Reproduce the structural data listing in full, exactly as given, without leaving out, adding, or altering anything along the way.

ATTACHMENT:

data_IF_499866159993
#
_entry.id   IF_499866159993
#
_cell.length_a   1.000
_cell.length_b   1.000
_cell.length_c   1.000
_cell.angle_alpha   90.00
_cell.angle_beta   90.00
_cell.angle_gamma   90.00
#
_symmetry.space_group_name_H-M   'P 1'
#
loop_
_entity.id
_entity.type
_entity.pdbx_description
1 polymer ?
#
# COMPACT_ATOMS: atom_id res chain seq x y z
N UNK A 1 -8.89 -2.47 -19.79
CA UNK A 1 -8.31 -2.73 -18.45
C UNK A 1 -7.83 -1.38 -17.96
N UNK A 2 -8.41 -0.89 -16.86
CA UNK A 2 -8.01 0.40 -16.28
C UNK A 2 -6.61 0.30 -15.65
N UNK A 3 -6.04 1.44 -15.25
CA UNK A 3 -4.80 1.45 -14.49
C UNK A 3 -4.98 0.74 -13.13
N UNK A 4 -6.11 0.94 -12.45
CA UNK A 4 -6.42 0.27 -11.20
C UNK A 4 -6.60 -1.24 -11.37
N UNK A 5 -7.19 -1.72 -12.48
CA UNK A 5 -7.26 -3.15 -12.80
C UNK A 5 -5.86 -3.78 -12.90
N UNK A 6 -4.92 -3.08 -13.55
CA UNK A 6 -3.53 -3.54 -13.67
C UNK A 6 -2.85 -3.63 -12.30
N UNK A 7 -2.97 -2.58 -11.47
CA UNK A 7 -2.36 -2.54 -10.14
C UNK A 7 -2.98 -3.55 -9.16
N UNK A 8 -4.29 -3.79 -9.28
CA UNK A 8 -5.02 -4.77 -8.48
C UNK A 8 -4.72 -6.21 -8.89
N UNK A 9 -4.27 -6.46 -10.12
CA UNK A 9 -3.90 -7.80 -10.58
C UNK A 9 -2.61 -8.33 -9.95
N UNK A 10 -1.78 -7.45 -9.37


data_IF_499866159993
#
_entry.id   IF_499866159993
#
_cell.length_a   1.000
_cell.length_b   1.000
_cell.length_c   1.000
_cell.angle_alpha   90.00
_cell.angle_beta   90.00
_cell.angle_gamma   90.00
#
_symmetry.space_group_name_H-M   'P 1'
#
loop_
_entity.id
_entity.type
_entity.pdbx_description
1 polymer ?
#
# COMPACT_ATOMS: atom_id res chain seq x y z
N UNK A 1 -8.89 -2.47 -19.79
CA UNK A 1 -8.31 -2.73 -18.45
C UNK A 1 -7.83 -1.38 -17.96
N UNK A 2 -8.41 -0.89 -16.86
CA UNK A 2 -8.01 0.40 -16.28
C UNK A 2 -6.61 0.30 -15.65
N UNK A 3 -6.04 1.44 -15.25
CA UNK A 3 -4.80 1.45 -14.49
C UNK A 3 -4.98 0.74 -13.13
N UNK A 4 -6.11 0.94 -12.45
CA UNK A 4 -6.42 0.27 -11.20
C UNK A 4 -6.60 -1.24 -11.37
N UNK A 5 -7.19 -1.72 -12.48
CA UNK A 5 -7.26 -3.15 -12.80
C UNK A 5 -5.86 -3.78 -12.90
N UNK A 6 -4.92 -3.08 -13.55
CA UNK A 6 -3.53 -3.54 -13.67
C UNK A 6 -2.85 -3.63 -12.30
N UNK A 7 -2.97 -2.58 -11.47
CA UNK A 7 -2.36 -2.54 -10.14
C UNK A 7 -2.98 -3.55 -9.16
N UNK A 8 -4.29 -3.79 -9.28
CA UNK A 8 -5.02 -4.77 -8.48
C UNK A 8 -4.72 -6.21 -8.89
N UNK A 9 -4.27 -6.46 -10.12
CA UNK A 9 -3.90 -7.80 -10.58
C UNK A 9 -2.61 -8.33 -9.95
N UNK A 10 -1.78 -7.45 -9.37